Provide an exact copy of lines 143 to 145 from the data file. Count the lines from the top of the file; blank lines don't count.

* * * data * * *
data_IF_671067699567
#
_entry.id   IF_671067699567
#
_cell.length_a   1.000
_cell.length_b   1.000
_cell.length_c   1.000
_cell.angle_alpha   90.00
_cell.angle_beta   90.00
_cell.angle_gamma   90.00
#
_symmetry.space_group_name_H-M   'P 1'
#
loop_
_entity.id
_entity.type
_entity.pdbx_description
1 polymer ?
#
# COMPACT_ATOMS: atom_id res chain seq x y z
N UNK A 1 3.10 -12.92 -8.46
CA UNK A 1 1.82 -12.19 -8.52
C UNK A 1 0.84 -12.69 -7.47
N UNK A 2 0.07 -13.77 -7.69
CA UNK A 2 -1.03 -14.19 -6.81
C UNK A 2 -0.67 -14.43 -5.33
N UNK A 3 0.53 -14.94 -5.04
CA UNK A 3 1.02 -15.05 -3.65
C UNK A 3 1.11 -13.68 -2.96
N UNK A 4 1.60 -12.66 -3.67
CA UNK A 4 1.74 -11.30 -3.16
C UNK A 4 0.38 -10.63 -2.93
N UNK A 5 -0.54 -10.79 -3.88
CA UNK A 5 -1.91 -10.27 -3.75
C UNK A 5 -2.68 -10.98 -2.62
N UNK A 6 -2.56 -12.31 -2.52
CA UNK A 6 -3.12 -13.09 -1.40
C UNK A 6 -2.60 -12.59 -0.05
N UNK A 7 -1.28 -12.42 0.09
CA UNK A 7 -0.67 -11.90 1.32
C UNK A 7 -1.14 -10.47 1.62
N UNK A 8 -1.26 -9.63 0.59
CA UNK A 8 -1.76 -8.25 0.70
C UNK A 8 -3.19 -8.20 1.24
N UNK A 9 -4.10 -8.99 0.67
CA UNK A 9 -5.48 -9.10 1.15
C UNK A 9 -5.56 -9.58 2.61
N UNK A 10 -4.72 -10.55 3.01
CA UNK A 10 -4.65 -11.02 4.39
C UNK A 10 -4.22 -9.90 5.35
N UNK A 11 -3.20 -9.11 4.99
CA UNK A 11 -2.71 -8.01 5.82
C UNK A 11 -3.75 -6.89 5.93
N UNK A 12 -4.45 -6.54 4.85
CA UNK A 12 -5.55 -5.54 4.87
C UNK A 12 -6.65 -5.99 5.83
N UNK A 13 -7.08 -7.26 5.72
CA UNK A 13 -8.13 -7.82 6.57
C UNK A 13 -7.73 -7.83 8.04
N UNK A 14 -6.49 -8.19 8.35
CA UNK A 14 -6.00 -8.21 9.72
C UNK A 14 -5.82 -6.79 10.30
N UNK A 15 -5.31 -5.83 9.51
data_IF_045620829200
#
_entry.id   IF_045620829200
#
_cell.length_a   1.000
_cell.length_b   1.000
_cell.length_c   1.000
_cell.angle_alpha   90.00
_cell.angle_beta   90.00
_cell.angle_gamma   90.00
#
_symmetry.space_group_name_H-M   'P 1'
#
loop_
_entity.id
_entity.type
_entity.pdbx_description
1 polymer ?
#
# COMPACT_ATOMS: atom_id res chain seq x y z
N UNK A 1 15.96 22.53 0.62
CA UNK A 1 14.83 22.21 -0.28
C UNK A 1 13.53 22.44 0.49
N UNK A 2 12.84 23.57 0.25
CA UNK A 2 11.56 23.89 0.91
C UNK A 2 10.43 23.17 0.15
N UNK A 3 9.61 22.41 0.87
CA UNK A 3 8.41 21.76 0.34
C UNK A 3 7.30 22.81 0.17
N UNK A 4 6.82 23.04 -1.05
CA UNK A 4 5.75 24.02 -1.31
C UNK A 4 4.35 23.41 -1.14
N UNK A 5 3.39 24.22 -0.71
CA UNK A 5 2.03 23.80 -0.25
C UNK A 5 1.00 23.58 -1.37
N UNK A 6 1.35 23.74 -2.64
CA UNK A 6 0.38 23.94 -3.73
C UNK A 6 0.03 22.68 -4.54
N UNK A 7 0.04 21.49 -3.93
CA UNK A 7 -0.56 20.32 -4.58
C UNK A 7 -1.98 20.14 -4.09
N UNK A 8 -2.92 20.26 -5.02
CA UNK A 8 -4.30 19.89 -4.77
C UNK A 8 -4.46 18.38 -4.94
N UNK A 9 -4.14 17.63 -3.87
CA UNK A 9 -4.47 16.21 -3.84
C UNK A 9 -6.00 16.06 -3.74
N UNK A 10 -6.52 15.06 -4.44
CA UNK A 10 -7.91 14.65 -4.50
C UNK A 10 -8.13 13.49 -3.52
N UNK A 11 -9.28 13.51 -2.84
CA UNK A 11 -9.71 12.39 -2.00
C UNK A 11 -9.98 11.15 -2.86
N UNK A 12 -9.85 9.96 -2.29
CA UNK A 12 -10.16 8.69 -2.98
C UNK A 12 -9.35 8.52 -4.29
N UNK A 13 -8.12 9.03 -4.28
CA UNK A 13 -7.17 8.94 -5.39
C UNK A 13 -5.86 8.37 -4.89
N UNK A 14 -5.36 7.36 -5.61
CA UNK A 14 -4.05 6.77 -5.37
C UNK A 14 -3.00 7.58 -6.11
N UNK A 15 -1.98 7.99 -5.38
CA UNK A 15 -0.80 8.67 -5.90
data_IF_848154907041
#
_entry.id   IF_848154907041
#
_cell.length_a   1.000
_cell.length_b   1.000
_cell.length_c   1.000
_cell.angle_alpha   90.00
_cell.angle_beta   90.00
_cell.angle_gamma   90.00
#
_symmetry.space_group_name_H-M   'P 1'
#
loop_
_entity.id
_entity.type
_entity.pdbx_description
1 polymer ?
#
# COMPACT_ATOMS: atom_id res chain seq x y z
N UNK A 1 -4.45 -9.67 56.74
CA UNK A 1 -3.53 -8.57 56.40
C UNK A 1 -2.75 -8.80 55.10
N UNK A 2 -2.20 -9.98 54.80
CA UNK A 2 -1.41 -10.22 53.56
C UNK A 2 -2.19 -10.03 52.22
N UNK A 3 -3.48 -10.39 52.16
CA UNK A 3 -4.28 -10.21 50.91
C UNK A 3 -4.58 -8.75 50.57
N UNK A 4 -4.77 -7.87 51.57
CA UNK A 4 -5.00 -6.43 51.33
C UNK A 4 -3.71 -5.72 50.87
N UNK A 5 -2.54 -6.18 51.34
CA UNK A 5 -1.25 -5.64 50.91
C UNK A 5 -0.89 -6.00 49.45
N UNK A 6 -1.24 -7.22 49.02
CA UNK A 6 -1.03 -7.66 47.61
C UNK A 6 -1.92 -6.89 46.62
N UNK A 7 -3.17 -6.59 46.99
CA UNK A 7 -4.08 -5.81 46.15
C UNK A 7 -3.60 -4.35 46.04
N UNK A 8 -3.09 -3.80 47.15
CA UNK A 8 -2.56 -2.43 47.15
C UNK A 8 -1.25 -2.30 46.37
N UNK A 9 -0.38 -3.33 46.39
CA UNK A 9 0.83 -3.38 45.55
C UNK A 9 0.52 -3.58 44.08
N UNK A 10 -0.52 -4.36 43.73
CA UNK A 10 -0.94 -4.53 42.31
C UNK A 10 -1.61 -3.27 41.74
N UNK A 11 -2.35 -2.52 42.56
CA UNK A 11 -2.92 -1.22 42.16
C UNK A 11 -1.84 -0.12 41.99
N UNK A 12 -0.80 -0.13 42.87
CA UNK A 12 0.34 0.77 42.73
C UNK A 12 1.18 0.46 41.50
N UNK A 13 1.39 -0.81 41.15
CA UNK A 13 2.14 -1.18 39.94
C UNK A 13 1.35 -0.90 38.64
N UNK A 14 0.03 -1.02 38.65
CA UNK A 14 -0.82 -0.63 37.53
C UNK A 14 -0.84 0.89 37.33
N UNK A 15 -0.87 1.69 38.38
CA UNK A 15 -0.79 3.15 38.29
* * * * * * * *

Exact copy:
_entity.type
_entity.pdbx_description
1 polymer ?